My success rate with a non–drill-free MSI is 84.1%, whereas success is 97.5% with the drill-free Ortho Implant.

5) Why is immediate static loading with light forces important to ensure a high success rate?

Two terms have been used to describe loading of an implant earlier than traditional delayed loading (loading 6 weeks to 6 months after implant placement).29-33 Immediate loading has been defined as functional implant loading within 48 hours of surgical implant placement. Early loading has been defined as functional implant loading between 48 hours and 6 weeks after implant placement.34 Originally, based on BrÅnemark’s work,30-32 it was thought that all implants should undergo a 4- to 6-month healing period prior to functional loading. In the early 1990s, however, several groups found that the success of immediately loaded implants were comparable clinically and histologically to delayed-loaded implants as long as local micromotion was minimized.35,36

Dynamic loading is the term used to describe implant loading under intermittent loads of variable force levels, much as would be seen during mastication. These types of loads have been referred to as “jiggling forces” and are reported to increase implant failure.37 Static loading is the term used to describe constant loads of uniform force levels, similar to what is seen with orthodontic forces, usually loaded in one direction only, with a relatively uniform force over an extended period.

Duyck’s group38 demonstrated that statically loaded and unloaded controls showed a denser cortical lamellar bone at the neck and apex of the implants, whereas the dynamically loaded implants revealed bony craters and Howship’s lacunae around the implants necks, indicating a higher level of bony resorption. Based on some of the more relevant studies on dental implants and more recently on MSIs, it appears that implants can be loaded immediately as long as micromotion is minimized.39,40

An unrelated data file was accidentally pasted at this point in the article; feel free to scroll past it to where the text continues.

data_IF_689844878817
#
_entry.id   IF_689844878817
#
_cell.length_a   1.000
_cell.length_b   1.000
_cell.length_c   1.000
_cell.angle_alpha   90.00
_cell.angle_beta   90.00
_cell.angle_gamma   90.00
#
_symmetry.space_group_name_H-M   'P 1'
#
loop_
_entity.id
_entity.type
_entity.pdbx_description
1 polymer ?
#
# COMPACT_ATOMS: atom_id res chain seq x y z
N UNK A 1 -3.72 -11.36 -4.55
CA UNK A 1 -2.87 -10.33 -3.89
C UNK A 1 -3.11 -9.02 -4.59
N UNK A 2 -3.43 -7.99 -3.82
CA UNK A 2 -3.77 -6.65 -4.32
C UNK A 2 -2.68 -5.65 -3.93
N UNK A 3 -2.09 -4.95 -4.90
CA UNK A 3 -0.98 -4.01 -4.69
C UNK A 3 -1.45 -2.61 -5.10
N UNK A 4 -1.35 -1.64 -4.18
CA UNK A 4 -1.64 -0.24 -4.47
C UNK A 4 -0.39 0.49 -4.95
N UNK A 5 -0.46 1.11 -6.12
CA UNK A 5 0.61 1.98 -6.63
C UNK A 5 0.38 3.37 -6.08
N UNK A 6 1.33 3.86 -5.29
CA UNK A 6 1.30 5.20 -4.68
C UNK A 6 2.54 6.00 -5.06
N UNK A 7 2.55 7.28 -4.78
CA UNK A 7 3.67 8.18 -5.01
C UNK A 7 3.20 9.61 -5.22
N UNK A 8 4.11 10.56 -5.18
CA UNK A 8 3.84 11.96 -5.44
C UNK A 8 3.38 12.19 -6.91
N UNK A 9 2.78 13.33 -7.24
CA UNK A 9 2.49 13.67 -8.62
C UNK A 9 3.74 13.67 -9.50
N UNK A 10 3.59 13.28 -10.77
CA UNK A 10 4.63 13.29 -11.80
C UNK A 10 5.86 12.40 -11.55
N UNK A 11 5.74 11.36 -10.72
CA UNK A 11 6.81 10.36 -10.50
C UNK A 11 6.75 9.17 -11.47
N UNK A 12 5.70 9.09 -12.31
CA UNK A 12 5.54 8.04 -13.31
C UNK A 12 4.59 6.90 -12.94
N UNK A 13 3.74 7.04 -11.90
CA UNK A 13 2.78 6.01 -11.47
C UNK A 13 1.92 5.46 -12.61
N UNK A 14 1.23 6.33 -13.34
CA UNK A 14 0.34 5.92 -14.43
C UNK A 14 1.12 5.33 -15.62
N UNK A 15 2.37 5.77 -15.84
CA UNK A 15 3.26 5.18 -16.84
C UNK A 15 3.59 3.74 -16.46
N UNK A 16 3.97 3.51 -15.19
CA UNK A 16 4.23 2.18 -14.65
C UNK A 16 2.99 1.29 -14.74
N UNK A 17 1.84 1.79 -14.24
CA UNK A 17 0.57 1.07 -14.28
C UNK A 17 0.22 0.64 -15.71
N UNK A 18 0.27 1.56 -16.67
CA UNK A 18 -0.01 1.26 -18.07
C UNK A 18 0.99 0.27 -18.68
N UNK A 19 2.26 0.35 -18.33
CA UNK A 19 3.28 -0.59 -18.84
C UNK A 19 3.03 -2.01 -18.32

My success rate with immediately loaded MSIs is 93.3%, whereas success is 64.3% with early loaded MSIs and 0% with delayed loaded MSIs.

6) What is important to know about placing an MSI near an extraction site?

Several authors have advocated a delay of 1 to 2 weeks before loading an MSI.2,41,42 This, however, is unnecessary and illogical, considering basic bone biology. Considering that the surgical placement of most MSIs does not involve more than a biopsy punch (as opposed to a true incision and flap, whether with or without a pilot hole), little to no postoperative discomfort or swelling occurs. The most critical factor is local bone healing, not so much for trauma caused by MSI placement but for other procedures performed in a similar time frame. For example, tooth extraction leaves a bony void. The body immediately mounts a response to fill the void. The detailed biologic response following extraction begins with a blood clot that is subsequently reorganized into callus tissue in which an initial scaffold of woven bone is formed. This is followed by reinforcement by parallel-fibered and/or lamellar bone. After a lag of several weeks, Haversian remodeling begins on the avascular areas of the socket wall and the newly formed tissue in the extraction site.43 Osseous regeneration starts approximately 3 weeks after extraction and is completed after 4 to 6 months.44-47 By the end of the first week, osteoclasts appear at the alveolar ridge and start to smooth the alveolar margin via resorption.48 This regressive restructuring is most pronounced in the first 4 weeks after extraction and then gradually declines until the fifth month.49